A couple weeks ago I had dinner with a large group of IT/engineers in eastern Shanghai and was fortunate to sit next to an online gaming developer who had previously worked at ATI.
We chatted about a number of topics but continued to circle around the gaming industry in China. Some quick numbers, last year the gaming industry on the mainland generated $9.7 billion in revenue. This number continues to grow as roughly $5.1 billion was spent in the first half of 2013 in the online game market. Thus as mentioned in Chapter 14, there is a lot of potential for new projects and even businesses in this segment.
What kind of Western games are particularly popular in China? While online RPGs such as World of Warcraft are still popular on the mainland others such as League of Legends and DOTA (which are in a new genre called MOBAs) are also quite popular. Some of my Chinese friends also play casual games based on Farmville-esque styles from Team Lava (such as Fashion Story and Castle Story).
One notable up-and-coming (re)release is Guild Wars 2. It was originally published last fall in North America and Europe but its official Chinese release is not expected until later this year. This is due to a couple of issues including legal issues that require a joint-venture be formed in the process and a screening of content. So for example, in 2010 when Blizzard wanted to (re)publish WoW in China, it was required to team up with a local company to co-publish it and Blizzard also had to censor/revise its content to meet guidelines (e.g., removal of skeletons/zombies). See this older news account for more info.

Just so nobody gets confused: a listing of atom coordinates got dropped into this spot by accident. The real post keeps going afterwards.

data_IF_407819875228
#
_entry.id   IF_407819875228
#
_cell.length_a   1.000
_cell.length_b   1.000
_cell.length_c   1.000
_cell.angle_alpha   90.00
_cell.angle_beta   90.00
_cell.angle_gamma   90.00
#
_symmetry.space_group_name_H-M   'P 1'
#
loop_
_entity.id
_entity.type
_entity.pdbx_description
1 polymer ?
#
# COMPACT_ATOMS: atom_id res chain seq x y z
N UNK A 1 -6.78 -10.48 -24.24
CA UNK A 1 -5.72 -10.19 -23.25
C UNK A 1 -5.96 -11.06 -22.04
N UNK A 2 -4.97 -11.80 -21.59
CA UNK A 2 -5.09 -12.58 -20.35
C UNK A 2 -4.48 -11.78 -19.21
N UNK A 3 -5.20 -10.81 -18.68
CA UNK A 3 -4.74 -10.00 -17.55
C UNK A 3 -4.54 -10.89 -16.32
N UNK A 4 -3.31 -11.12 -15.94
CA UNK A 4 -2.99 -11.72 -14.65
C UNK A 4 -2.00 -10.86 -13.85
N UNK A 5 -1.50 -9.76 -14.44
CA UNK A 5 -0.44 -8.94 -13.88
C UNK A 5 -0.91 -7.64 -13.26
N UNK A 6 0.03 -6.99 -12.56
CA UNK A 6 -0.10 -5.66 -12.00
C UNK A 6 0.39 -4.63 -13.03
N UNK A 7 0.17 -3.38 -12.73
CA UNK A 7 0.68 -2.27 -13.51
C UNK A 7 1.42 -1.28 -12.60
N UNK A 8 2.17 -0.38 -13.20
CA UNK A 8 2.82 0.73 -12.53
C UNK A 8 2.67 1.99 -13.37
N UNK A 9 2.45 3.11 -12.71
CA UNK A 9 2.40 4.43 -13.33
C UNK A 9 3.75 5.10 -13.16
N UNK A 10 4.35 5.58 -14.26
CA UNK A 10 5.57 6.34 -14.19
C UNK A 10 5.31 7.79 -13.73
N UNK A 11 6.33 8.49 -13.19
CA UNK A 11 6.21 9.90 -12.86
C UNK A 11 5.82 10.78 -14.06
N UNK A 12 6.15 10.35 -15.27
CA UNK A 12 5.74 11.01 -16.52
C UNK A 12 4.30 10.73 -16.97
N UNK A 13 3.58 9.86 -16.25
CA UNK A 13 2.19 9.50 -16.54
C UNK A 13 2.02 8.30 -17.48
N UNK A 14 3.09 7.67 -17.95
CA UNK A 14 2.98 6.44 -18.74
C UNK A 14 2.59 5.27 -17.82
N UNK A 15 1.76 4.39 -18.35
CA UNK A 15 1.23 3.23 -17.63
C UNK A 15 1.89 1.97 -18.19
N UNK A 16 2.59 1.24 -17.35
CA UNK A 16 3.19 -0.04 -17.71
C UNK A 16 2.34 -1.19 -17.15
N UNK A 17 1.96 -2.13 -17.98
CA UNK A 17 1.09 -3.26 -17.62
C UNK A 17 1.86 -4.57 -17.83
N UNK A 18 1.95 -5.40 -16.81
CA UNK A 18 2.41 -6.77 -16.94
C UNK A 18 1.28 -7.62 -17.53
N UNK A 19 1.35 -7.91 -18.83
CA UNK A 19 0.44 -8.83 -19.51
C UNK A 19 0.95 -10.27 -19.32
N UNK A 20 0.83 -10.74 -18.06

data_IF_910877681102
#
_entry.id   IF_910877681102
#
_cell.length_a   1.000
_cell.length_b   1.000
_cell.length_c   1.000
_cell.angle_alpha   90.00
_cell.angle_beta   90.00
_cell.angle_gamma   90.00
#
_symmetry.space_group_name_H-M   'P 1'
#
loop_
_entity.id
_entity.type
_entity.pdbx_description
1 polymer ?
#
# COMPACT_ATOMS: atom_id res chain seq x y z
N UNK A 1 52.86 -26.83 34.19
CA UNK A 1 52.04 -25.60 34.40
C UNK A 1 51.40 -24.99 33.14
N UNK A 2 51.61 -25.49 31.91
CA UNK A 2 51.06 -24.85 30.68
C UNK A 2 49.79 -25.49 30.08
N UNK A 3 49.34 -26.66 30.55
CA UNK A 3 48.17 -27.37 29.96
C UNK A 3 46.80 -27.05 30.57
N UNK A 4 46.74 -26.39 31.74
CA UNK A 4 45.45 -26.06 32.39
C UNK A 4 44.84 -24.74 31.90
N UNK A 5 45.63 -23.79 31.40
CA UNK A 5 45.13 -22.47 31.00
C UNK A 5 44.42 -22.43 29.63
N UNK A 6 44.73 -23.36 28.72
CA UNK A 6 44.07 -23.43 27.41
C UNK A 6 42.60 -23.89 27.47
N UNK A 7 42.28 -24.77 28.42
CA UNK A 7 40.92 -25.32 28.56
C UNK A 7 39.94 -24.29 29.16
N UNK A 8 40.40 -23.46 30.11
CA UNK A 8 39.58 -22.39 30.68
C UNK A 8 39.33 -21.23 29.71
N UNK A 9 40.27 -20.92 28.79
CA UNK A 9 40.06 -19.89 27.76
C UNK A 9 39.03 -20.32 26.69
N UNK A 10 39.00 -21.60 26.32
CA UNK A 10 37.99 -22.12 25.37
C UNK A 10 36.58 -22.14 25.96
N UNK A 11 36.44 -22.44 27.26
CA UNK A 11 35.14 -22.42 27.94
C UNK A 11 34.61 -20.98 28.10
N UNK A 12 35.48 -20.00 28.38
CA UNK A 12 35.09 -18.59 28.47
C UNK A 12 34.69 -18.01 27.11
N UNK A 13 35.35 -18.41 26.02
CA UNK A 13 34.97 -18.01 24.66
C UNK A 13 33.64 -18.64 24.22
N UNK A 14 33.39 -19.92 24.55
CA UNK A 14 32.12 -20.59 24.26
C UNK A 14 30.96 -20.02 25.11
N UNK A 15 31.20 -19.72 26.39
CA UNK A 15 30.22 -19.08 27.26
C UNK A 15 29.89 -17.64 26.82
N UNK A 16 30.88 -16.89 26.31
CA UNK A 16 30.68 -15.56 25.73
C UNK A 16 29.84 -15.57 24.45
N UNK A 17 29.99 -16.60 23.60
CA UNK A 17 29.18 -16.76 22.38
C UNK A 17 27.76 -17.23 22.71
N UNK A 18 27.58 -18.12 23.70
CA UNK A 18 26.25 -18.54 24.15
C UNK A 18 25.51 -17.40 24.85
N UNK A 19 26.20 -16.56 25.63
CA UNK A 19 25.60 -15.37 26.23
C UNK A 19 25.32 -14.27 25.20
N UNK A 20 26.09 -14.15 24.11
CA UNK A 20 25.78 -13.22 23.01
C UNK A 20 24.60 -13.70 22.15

See also: A Closer Look at 4 Online Gaming Companies in China from The Motley Fool and China: The gaming superpower continues to march West from Games Industry International